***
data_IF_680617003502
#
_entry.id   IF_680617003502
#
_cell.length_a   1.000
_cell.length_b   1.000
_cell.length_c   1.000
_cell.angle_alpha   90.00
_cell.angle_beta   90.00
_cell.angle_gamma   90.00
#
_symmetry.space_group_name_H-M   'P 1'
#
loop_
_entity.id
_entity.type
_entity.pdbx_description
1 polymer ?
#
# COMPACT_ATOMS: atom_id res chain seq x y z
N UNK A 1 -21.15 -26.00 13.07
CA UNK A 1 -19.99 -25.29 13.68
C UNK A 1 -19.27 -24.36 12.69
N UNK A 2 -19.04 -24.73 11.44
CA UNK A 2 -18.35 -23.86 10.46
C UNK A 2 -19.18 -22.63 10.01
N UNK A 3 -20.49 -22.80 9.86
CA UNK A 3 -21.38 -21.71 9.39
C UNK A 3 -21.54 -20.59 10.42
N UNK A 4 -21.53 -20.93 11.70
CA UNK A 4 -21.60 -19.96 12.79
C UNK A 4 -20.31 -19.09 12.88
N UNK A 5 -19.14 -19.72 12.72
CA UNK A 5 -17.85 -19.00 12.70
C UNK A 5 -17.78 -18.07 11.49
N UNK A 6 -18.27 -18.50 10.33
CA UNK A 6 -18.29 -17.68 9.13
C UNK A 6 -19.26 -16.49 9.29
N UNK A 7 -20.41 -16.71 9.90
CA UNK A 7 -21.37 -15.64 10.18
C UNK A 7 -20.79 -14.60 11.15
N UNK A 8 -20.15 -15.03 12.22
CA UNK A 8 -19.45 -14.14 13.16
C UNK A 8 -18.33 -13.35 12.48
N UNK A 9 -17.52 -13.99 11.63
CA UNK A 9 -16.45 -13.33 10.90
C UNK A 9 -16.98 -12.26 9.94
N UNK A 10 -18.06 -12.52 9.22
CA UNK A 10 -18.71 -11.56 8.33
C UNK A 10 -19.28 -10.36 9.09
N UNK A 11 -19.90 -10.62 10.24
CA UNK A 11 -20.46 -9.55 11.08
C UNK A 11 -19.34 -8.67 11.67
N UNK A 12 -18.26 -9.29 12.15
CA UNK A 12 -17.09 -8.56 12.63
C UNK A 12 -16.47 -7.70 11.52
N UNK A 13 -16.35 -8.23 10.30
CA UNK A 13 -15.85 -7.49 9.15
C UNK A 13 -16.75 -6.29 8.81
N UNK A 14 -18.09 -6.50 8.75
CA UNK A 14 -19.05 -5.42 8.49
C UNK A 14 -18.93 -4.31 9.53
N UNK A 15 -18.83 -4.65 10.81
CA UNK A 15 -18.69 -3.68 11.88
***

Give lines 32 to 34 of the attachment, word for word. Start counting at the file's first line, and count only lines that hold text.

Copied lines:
C UNK A 4 -20.31 -19.09 12.88
N UNK A 5 -19.14 -19.72 12.72
CA UNK A 5 -17.85 -19.00 12.70